14. ^ Bakari, Saiful (18 March 2012). "Community support for Baram dam". The Borneo Post. Retrieved 1 May 2015. 
  15. ^ Cheng, Lian (23 May 2013). "Group protests building of more mega dams". The Borneo Post. Retrieved 4 January 2015. 
  16. ^ "Protest in Kuala Lumpur against the Murum and Baram Dam". Bruno Manser Fonds. 26 September 2013. Retrieved 4 January 2015. 
  17. ^ "Fresh blockades, warnings to SEB workers". Free Malaysia Today. 27 October 2013. Retrieved 4 January 2015. 
  18. ^ "Borneo natives extend anti-dam blockades ahead of key UN meeting on Malaysia". Bruno Manser Fonds. 23 October 2013. Retrieved 4 January 2015. 
  19. ^ Zachariah, Elizabeth (22 October 2014). "Baram dam protesters confront forestry officials, set up new blockade". The Malaysian Insider. Archived from the original on 3 January 2015. Retrieved 4 January 2015.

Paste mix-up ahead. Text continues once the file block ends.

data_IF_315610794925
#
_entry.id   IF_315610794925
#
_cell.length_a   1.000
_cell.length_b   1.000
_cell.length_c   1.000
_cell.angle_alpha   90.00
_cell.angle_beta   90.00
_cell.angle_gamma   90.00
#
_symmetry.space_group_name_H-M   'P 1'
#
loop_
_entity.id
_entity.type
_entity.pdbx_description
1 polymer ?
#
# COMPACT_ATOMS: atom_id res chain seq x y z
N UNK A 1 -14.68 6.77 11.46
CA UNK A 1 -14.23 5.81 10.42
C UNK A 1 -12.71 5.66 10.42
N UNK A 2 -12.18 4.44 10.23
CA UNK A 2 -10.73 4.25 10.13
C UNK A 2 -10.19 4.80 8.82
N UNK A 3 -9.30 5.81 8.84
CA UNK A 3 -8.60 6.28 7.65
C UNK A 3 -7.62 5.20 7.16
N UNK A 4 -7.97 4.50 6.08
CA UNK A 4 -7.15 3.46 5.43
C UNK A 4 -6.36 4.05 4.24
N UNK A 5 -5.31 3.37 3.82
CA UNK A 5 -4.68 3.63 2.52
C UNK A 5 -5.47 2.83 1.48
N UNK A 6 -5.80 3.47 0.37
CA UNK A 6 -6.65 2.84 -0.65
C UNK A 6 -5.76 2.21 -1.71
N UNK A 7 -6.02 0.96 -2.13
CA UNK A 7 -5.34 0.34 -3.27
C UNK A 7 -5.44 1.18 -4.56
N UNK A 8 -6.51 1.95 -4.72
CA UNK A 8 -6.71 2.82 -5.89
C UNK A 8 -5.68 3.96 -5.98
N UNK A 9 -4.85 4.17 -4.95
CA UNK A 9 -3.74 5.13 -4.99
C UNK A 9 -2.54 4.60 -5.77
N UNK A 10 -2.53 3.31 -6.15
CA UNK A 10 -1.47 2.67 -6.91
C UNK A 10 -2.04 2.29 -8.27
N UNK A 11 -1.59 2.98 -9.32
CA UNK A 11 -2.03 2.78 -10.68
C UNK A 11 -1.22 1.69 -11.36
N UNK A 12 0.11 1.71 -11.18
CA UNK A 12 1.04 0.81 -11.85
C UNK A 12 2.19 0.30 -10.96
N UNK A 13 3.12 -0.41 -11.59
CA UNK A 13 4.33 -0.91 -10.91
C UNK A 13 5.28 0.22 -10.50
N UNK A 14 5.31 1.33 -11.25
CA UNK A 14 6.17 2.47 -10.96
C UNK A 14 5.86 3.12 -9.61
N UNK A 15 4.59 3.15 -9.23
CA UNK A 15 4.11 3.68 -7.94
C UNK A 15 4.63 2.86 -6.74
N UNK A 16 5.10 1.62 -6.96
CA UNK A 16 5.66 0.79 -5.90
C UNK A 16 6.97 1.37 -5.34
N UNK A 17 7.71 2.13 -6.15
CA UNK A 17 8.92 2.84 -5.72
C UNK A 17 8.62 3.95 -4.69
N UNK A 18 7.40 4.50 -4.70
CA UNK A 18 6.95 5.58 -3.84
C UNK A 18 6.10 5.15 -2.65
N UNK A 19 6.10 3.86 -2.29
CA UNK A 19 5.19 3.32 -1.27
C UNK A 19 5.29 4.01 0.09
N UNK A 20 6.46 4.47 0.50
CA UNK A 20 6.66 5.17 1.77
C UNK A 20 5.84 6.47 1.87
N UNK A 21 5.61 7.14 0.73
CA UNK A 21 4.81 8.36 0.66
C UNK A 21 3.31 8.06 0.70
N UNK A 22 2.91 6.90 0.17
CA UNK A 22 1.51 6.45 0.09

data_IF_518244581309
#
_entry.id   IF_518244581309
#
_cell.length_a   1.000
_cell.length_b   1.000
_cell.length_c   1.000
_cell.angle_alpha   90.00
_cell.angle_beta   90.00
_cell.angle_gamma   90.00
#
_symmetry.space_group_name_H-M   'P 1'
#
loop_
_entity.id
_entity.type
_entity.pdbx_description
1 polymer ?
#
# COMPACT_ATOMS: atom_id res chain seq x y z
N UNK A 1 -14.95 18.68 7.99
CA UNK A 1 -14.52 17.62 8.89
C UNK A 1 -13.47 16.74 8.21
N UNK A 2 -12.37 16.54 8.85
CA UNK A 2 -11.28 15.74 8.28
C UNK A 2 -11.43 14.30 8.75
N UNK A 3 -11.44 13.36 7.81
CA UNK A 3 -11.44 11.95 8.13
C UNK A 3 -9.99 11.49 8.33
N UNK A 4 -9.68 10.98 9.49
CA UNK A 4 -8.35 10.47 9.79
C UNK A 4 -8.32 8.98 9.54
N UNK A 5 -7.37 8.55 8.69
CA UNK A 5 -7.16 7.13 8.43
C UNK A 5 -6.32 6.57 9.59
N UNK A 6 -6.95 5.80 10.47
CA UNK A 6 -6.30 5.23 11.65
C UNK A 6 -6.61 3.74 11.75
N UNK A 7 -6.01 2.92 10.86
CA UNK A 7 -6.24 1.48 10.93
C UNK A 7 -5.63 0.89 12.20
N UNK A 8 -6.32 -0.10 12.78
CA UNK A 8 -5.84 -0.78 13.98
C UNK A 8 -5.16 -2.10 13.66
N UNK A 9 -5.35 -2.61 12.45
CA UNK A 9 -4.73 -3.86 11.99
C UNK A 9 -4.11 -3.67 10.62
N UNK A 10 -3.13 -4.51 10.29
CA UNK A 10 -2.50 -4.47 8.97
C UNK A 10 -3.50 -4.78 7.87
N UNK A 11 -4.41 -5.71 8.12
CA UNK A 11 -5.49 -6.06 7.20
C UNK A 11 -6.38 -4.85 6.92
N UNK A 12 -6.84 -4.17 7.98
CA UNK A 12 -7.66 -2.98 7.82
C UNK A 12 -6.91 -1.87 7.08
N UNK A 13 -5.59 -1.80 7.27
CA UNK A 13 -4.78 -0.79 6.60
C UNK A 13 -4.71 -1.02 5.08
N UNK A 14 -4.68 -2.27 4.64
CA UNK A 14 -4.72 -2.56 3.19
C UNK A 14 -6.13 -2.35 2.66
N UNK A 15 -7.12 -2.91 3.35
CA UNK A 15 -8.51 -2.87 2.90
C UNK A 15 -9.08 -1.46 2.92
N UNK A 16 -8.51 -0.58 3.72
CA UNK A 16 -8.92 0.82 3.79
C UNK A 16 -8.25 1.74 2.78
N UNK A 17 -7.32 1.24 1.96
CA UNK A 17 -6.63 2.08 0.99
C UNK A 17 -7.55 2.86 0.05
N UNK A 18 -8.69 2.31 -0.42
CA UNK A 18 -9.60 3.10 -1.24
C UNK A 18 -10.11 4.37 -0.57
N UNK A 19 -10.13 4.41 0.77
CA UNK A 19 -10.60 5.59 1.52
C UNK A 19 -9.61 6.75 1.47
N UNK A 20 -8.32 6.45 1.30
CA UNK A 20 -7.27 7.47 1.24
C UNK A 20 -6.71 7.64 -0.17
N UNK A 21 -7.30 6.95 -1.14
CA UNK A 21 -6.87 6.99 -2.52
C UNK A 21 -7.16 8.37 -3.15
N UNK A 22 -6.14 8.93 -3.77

20. ^ "[JOINT STATEMENT] – Attempt to Expel Indigenous Peoples from the Proposed Baram Dam Site Denounced By Human Rights Groups". SUARAM. 23 October 2014. Retrieved 4 January 2015. 
  21. ^ Then, Stephen (25 October 2014). "Sarawak's Baram Dam protestors survive one year of blockading". The Malaysian Insider. Archived from the original on 8 January 2015. Retrieved 4 January 2015. 
  22. ^ "Baram Dam Blockade". Sarawak Report. Retrieved 4 January 2015.